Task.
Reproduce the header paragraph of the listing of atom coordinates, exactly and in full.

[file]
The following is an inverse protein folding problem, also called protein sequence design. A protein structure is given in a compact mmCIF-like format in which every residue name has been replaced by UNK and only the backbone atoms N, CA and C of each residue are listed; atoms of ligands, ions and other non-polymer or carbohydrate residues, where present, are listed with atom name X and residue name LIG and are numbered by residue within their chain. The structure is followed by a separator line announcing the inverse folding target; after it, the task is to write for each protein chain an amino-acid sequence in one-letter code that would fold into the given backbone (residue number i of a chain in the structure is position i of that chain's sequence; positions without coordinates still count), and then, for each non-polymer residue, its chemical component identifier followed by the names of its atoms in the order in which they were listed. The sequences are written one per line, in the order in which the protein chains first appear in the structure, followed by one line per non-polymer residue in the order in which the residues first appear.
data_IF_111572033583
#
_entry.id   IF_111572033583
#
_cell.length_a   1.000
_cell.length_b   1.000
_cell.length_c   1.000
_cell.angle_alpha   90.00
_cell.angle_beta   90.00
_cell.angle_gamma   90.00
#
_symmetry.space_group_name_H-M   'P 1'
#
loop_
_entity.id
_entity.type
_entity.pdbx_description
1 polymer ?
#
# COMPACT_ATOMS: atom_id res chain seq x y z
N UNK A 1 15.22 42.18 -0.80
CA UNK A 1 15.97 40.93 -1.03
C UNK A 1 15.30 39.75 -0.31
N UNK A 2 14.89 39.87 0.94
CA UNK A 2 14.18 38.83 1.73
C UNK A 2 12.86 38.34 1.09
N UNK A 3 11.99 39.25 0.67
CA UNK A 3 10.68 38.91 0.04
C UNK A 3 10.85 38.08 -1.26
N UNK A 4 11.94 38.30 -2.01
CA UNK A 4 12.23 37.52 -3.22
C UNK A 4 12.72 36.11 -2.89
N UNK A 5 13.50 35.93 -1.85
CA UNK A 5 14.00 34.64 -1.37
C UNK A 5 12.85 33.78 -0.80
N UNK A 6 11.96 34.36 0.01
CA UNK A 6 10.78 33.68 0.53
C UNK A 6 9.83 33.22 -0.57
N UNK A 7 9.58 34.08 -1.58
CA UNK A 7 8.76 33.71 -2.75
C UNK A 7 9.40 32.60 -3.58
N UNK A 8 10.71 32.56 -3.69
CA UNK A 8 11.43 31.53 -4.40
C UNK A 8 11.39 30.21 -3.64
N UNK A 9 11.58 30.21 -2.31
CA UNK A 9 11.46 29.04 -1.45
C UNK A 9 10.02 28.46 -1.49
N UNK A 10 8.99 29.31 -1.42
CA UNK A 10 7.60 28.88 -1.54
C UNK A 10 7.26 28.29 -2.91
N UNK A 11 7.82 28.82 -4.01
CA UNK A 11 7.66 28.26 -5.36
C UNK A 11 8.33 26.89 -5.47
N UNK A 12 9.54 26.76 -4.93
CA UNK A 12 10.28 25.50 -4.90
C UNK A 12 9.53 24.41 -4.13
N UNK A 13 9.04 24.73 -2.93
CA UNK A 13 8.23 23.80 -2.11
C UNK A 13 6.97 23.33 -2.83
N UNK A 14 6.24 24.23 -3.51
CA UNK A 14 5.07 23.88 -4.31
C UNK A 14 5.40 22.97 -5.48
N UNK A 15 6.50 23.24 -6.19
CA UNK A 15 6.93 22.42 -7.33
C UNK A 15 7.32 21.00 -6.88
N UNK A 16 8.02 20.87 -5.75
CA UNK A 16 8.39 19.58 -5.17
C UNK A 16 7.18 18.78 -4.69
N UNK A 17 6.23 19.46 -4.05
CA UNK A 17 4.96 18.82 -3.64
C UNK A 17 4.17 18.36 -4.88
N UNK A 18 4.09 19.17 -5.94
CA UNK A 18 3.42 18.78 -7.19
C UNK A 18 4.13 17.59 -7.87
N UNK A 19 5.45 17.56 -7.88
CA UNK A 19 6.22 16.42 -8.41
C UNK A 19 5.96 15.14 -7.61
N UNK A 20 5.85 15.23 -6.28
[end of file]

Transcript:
The following is an inverse protein folding problem, also called protein sequence design. A protein structure is given in a compact mmCIF-like format in which every residue name has been replaced by UNK and only the backbone atoms N, CA and C of each residue are listed; atoms of ligands, ions and other non-polymer or carbohydrate residues, where present, are listed with atom name X and residue name LIG and are numbered by residue within their chain. The structure is followed by a separator line announcing the inverse folding target; after it, the task is to write for each protein chain an amino-acid sequence in one-letter code that would fold into the given backbone (residue number i of a chain in the structure is position i of that chain's sequence; positions without coordinates still count), and then, for each non-polymer residue, its chemical component identifier followed by the names of its atoms in the order in which they were listed. The sequences are written one per line, in the order in which the protein chains first appear in the structure, followed by one line per non-polymer residue in the order in which the residues first appear.